Calculating TDoA: To work accurately, TDoA requires an omni antenna and a network of at least three RF receivers, which continuously record RF signals. The data from these signals is sent to a master control computer in real-time, where all signals can be evaluated.  

Spectrum monitoring software then overlays the time measurements to ascertain how far (in microseconds or milliseconds) each must be moved until they all line up or correlate. The software also evaluates the quality of how well the signals overlay and uses this information to mitigate multipath and false correlations. The difference between the time measurements represents one correlation point, which the software shows as a single curve (or isochrone) on a map.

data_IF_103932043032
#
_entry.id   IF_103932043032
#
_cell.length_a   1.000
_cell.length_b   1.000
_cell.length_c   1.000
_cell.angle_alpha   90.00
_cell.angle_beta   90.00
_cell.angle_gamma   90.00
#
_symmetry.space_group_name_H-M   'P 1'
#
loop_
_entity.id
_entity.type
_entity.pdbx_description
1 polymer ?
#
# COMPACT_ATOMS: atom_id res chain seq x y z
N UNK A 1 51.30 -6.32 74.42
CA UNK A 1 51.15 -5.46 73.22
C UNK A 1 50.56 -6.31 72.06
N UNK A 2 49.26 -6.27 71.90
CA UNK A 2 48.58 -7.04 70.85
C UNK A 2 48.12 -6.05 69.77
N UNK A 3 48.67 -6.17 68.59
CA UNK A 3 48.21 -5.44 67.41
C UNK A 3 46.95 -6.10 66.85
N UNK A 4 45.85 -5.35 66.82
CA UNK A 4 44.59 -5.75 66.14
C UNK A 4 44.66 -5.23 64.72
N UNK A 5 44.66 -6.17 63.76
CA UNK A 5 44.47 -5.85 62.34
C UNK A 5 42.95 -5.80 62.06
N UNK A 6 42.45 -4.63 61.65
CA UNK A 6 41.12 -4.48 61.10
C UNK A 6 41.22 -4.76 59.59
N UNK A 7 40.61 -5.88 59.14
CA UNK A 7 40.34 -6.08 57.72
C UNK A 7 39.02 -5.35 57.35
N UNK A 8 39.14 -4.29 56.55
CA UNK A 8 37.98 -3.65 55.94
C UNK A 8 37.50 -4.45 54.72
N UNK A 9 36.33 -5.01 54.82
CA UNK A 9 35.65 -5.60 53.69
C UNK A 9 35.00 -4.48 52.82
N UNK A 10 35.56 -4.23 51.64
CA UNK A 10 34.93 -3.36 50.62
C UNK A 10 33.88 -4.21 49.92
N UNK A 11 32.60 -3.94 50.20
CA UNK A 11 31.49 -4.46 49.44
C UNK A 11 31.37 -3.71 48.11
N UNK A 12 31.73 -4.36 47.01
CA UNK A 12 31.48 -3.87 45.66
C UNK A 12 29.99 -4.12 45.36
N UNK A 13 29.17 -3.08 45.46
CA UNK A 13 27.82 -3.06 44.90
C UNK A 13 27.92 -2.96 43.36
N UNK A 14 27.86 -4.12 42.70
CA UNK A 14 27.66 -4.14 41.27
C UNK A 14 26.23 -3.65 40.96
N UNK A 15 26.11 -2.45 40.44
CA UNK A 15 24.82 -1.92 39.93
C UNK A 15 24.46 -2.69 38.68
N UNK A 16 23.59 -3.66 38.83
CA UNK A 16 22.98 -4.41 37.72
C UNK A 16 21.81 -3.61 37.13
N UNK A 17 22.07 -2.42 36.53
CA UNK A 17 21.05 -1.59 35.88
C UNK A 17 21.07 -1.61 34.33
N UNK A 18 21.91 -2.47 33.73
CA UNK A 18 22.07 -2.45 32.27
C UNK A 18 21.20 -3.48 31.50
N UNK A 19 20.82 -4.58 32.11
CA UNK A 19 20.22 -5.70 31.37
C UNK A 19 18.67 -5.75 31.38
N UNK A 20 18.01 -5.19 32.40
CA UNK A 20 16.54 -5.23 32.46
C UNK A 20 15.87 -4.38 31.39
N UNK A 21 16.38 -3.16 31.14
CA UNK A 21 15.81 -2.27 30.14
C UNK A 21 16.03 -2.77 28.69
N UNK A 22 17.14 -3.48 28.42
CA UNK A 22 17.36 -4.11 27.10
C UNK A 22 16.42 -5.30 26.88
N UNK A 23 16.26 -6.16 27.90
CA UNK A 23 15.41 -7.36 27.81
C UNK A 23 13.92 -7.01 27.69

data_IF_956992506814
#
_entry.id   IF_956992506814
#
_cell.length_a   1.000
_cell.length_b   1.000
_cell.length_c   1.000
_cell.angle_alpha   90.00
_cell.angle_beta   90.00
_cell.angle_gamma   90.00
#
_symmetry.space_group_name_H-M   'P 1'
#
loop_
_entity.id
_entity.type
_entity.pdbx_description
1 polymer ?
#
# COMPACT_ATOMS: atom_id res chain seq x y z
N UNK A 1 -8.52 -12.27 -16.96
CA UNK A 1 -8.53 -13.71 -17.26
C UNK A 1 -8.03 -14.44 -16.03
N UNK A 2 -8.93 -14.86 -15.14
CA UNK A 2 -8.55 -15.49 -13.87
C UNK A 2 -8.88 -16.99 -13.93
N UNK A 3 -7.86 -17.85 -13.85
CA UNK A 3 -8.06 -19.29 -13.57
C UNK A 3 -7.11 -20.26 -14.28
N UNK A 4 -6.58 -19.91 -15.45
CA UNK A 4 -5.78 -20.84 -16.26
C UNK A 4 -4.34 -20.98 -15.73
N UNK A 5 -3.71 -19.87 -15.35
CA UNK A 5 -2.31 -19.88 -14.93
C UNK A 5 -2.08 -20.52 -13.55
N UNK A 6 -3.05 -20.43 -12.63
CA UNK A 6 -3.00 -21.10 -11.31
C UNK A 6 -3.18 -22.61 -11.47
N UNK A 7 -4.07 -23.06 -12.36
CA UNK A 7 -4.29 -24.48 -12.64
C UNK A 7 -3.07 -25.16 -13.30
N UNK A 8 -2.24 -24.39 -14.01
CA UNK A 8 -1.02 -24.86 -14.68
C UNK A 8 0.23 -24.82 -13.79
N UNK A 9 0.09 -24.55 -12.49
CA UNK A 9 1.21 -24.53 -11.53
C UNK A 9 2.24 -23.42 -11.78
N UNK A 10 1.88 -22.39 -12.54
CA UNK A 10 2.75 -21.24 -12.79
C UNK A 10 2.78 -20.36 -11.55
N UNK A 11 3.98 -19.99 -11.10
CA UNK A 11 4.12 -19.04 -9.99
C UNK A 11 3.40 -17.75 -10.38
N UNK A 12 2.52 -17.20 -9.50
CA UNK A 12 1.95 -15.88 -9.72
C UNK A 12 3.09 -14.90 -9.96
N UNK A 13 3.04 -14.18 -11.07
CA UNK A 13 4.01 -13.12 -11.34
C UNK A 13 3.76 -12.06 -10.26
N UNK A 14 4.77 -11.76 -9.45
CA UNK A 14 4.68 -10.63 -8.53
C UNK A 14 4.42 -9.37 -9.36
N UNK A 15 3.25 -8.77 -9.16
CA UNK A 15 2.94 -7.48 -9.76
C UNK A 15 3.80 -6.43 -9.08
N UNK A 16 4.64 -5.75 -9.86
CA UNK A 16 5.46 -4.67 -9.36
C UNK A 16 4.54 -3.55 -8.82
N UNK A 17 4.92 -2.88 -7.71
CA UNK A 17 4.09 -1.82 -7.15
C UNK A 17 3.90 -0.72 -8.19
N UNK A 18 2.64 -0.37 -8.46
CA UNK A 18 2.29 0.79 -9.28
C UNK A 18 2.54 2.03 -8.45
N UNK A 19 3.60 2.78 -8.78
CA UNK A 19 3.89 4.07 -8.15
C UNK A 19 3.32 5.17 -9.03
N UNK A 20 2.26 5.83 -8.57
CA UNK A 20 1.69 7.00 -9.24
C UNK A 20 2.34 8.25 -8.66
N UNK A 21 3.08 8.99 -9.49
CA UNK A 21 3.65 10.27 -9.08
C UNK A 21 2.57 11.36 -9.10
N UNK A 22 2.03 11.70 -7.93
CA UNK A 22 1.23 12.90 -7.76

Using only two RF receivers, the correlated timing relationship allows a single curve to be formed on a map. Although the signal will be located somewhere along this curve, it is impossible to determine the exact position. However, adding a third sensor allows the software to form a second curve. Based on how the receivers are positioned and the location of the transmitter, a second curve will overlap with the first, and the software will calculate a mathematical latitude-longitude solution.  

With this setup, it is possible to compare the timing difference between both sensor pairs, allowing a transmitter to be geolocated in 2D. Given suitable geometry, adding a fourth sensor allows the software to also calculate altitude, using 3D TDoA.